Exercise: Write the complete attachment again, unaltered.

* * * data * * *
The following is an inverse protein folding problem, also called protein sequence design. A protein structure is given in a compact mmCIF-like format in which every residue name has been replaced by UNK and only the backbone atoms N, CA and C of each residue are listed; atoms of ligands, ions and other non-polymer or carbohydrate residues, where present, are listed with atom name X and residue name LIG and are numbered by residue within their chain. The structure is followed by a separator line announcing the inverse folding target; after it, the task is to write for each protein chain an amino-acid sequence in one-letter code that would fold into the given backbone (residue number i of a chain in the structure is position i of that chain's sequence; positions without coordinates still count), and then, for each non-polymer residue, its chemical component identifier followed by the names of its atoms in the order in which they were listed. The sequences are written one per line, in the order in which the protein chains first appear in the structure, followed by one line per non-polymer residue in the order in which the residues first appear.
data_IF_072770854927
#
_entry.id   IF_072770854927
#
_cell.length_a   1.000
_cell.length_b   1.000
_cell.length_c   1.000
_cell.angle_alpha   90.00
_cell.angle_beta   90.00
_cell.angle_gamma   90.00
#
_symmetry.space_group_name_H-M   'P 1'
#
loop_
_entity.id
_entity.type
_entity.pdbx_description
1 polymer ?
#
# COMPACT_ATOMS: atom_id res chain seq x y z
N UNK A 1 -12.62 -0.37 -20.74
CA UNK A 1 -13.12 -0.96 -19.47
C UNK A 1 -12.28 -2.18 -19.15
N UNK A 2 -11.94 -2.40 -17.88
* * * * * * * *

The following is an inverse protein folding problem, also called protein sequence design. A protein structure is given in a compact mmCIF-like format in which every residue name has been replaced by UNK and only the backbone atoms N, CA and C of each residue are listed; atoms of ligands, ions and other non-polymer or carbohydrate residues, where present, are listed with atom name X and residue name LIG and are numbered by residue within their chain. The structure is followed by a separator line announcing the inverse folding target; after it, the task is to write for each protein chain an amino-acid sequence in one-letter code that would fold into the given backbone (residue number i of a chain in the structure is position i of that chain's sequence; positions without coordinates still count), and then, for each non-polymer residue, its chemical component identifier followed by the names of its atoms in the order in which they were listed. The sequences are written one per line, in the order in which the protein chains first appear in the structure, followed by one line per non-polymer residue in the order in which the residues first appear.
data_IF_072770854927
#
_entry.id   IF_072770854927
#
_cell.length_a   1.000
_cell.length_b   1.000
_cell.length_c   1.000
_cell.angle_alpha   90.00
_cell.angle_beta   90.00
_cell.angle_gamma   90.00
#
_symmetry.space_group_name_H-M   'P 1'
#
loop_
_entity.id
_entity.type
_entity.pdbx_description
1 polymer ?
#
# COMPACT_ATOMS: atom_id res chain seq x y z
N UNK A 1 -12.62 -0.37 -20.74
CA UNK A 1 -13.12 -0.96 -19.47
C UNK A 1 -12.28 -2.18 -19.15
N UNK A 2 -11.94 -2.40 -17.88